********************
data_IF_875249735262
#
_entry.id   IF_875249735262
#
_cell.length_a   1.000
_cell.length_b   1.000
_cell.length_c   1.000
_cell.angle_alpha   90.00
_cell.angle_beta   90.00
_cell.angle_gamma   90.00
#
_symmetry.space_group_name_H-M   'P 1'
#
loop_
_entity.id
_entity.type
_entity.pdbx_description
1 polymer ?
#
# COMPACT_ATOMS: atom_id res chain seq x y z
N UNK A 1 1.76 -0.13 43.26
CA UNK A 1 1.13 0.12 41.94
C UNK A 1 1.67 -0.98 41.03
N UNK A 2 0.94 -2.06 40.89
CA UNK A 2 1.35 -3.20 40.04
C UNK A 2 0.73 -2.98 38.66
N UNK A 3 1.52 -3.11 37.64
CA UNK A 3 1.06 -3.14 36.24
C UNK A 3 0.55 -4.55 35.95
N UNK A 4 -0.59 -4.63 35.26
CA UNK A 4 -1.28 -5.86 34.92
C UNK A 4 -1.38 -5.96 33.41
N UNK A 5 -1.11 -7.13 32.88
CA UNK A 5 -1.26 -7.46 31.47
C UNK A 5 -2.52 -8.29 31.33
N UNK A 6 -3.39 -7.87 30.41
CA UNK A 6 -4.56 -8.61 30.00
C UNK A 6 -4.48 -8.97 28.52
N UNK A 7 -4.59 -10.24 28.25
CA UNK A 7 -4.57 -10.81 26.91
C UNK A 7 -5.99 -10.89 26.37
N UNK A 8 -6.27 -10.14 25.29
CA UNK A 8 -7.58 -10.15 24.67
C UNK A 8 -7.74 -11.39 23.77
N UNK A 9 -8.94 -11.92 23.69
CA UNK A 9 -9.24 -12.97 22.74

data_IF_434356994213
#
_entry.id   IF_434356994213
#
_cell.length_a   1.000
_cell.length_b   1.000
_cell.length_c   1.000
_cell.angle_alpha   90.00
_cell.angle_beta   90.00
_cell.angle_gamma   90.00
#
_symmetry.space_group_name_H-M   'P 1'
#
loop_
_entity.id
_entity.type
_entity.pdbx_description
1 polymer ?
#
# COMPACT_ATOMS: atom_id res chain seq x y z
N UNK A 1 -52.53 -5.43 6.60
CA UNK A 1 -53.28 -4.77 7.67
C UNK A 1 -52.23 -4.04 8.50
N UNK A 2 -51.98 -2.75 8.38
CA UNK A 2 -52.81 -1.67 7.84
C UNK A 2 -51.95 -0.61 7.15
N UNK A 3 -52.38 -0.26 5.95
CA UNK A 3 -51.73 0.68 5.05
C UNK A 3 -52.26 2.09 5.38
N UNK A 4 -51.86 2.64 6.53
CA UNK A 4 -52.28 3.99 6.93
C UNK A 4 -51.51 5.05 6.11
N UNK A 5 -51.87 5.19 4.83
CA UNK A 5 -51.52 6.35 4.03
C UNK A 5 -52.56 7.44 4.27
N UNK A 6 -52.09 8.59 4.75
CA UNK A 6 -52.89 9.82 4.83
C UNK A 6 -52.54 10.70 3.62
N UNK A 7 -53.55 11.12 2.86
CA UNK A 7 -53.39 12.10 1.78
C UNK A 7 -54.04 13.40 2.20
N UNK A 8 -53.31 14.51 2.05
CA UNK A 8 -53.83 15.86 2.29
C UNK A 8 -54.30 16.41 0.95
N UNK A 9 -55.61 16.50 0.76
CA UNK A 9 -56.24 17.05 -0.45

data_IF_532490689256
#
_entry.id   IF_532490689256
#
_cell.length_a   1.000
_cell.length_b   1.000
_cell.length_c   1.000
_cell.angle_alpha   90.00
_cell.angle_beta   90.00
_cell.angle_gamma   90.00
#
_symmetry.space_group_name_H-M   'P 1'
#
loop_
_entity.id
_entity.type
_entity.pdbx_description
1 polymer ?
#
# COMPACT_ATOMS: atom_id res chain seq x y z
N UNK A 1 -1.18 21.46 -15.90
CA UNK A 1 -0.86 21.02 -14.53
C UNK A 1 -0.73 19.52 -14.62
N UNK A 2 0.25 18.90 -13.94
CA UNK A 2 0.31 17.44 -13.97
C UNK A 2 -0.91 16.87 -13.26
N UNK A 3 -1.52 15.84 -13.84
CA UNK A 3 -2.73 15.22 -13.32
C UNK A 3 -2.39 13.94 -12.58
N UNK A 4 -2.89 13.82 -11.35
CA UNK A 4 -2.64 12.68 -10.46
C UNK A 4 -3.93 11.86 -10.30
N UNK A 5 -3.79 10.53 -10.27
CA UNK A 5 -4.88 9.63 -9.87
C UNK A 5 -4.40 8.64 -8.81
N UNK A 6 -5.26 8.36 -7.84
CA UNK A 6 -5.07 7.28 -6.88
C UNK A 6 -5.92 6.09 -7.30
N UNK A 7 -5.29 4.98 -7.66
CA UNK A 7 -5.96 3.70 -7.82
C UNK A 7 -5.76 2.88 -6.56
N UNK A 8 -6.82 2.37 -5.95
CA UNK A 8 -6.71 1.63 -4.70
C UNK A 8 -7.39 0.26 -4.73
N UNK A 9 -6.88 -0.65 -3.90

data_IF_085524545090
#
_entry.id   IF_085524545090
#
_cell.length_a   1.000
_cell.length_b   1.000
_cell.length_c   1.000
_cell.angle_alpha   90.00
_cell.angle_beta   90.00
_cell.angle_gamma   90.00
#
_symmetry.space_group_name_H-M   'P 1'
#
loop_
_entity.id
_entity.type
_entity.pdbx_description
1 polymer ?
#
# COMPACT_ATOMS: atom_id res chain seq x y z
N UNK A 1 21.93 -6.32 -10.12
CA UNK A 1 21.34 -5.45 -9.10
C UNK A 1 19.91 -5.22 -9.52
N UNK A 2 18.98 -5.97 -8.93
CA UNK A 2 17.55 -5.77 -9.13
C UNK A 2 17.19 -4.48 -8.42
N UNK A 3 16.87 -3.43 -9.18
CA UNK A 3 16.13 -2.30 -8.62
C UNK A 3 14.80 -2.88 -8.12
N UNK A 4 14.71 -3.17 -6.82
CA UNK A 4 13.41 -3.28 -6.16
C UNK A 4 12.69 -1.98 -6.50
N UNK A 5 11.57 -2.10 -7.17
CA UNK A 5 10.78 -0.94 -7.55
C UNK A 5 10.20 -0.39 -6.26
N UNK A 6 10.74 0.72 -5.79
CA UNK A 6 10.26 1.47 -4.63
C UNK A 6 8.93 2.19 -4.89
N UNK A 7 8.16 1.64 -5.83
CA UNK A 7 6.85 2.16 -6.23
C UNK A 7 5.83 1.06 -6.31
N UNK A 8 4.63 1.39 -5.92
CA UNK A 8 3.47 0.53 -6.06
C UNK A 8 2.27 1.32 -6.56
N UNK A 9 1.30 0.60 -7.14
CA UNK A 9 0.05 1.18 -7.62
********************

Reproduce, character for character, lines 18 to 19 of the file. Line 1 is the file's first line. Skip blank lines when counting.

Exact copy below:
1 polymer ?
#